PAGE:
Driving requires your mental, physical, visual, and auditory attention at all times. Getting distracted for even a few seconds can have devastating consequences. In the past, alcohol and speeding were the leading causes of auto accidents; however, incidents of distracted driving are on the rise. In 2014, 3,179 people were killed and 431,000 were injured as a result of distracted driving collisions.
While there are multiple ways a person can get distracted while driving, cell phones are a primary cause. In 2013, nearly 15 percent of all distracted driving accidents involved drivers using a cell phone. This percentage is even higher when you look at the 20-29 age group – where almost 40 percent of distracted driver accidents were caused by texting, calling, or emailing. In order to understand why these accidents occur, it’s important to recognize how distracted driving affects the brain.
Injuries sustained during an accident vary in type and severity. One of the more common injuries, with a reported 3 million cases per year, is whiplash. This injury, while seemingly minor and inconvenient, can have serious, lasting effects if not properly treated.
It’s important to recognize the causes, signs, and symptoms of whiplash so you can manage your condition with a healthcare professional and return to normal as quickly as possible. Read on to learn about how minor whiplash can lead to a more serious injury.
Whiplash is a type of soft tissue injury. It’s common in rear-end collision accidents when the force of the impact causes the head to violently stretch forward and backward. While whiplash is most commonly associated with car accidents, violent motions causing whiplash can occur during slips and falls, assaults, or sporting activities.
A fatal crash, involving an SUV and a tractor-trailer, occurred in Pierce County, five miles north of Norfolk and east of Hadar. The accident, as reported by KETV7, happened on July 12, 2018, at 12:45 PM, at the intersection of Highways 13 and 81. A woman and three children were inside the SUV at the time of the collision.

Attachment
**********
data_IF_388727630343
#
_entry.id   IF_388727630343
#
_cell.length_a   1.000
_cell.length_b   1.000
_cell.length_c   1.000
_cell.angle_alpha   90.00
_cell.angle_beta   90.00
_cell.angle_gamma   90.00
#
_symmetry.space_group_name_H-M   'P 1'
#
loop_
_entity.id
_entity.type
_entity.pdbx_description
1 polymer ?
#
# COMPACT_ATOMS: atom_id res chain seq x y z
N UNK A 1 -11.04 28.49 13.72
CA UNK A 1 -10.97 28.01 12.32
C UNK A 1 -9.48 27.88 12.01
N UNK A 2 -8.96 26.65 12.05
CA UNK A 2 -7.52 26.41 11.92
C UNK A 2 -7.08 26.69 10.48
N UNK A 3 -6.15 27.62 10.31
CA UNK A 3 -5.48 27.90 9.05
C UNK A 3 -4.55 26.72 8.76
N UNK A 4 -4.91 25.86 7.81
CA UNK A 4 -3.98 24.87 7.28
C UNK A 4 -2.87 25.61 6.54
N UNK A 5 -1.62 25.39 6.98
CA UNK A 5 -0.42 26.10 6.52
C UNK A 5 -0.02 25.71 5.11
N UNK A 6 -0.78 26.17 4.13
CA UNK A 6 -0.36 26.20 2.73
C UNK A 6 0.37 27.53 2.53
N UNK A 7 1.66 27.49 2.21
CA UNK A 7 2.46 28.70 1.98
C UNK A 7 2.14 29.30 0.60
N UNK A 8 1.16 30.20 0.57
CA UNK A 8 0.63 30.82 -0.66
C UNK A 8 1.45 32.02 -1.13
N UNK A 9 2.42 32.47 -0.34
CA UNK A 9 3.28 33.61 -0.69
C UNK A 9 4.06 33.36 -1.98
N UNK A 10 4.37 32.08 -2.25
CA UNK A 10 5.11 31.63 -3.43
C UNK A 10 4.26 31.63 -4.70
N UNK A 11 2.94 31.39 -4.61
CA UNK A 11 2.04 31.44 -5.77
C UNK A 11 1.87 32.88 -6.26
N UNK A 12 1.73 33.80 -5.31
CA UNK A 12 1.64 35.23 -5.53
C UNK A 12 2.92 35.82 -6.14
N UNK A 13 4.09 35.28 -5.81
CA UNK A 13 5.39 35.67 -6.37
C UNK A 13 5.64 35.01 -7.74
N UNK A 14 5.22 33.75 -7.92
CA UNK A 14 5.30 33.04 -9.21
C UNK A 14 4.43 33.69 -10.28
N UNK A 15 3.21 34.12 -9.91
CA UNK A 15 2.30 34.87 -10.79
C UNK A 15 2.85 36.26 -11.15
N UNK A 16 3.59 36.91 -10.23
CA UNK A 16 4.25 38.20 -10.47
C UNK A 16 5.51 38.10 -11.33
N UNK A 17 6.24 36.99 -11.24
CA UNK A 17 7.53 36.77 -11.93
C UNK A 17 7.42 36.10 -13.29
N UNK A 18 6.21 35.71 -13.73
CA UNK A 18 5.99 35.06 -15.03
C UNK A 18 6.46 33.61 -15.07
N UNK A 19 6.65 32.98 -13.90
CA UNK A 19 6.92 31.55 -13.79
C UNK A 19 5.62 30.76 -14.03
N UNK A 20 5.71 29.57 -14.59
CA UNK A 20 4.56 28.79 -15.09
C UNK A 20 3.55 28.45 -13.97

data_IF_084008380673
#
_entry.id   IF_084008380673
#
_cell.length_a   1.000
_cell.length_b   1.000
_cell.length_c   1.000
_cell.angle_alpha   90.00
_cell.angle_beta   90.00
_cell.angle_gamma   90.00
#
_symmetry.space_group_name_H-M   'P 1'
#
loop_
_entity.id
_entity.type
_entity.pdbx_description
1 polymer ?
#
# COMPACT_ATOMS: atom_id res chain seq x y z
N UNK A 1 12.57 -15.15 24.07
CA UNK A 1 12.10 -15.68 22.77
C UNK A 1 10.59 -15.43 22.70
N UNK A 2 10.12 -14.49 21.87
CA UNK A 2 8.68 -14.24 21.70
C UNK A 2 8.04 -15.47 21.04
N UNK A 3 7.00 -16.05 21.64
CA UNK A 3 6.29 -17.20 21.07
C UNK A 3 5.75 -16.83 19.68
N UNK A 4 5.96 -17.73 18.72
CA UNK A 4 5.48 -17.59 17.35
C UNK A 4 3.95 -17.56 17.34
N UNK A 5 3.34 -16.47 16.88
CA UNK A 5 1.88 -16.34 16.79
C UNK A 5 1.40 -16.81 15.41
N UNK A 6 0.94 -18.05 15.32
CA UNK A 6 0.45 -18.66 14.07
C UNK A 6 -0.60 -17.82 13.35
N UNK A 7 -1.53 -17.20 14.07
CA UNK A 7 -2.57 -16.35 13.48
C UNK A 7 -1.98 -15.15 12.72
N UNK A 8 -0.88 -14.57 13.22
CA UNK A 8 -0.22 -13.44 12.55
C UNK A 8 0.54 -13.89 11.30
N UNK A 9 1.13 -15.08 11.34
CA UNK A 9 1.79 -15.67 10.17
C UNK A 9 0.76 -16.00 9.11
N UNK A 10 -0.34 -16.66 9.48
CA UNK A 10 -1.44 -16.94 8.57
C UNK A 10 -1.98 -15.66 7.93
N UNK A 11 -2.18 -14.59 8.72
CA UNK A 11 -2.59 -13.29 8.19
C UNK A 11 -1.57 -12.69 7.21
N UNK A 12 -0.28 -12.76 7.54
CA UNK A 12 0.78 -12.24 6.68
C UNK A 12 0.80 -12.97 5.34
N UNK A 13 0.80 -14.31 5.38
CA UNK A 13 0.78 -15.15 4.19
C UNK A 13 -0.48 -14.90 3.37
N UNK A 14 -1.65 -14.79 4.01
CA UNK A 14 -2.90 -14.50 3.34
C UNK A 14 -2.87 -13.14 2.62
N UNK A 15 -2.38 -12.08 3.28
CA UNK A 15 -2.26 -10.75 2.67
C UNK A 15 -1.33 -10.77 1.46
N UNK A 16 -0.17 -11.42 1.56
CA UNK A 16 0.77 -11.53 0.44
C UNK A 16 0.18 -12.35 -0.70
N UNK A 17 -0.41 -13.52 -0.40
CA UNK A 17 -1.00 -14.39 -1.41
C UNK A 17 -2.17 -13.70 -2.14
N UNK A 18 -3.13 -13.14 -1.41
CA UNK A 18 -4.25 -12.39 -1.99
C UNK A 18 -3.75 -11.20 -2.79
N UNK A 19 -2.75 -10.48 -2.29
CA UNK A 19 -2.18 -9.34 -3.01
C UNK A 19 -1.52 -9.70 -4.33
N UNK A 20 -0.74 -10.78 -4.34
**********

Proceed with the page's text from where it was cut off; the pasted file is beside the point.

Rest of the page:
Rebecca Fischer, a 36-year-old woman from Plainview was turning west onto Highway 13 from the northbound lanes of Highway 81 when her Buick Enclave was struck by a southbound semitrailer.
At the time of the collision, three children, Scarlett Fischer, five, Lium Fischer, four, and Lara Fischer, two, were in the back of the SUV.
No matter how long you’ve been behind the wheel, driving requires your full attention. You need to be alert mentally, physically, and auditorily at all times for the safety of yourself, your passengers, other drivers, and pedestrians. As the facts will tell you, however, it can be difficult for some people to prioritize good driving over tasks like texting or eating.
The National Highway Traffic Administration reported that distracted driving claimed 3,450 lives in 2016. In 2015, 391,000 people were injured in car accidents while distracted. Texting is seen as the most alarming distraction because of the number of teens who die each year, as a result.
In Nebraska in 2015, 4,402 reported accidents were caused by distracted driving – 12 of which were fatal. According to the Nebraska Department of Transportation, every day eight people are killed as a result of distracted driving, nationally. Distracted driving accounts for approximately 10 percent of all crashes in Nebraska and is just as dangerous as driving under the influence or speeding.
You’re running late while driving to work one morning. Next thing you know, you’ve missed your turn and now you’re really in a bind. You think to yourself there’s no harm in just making a U-turn, right? The answer to that question depends on many things. U-turns are one of those tricky traffic laws that vary in each state. We’re here to provide you with the specifics on U-turn laws in Nebraska.
Nebraska U-Turn Laws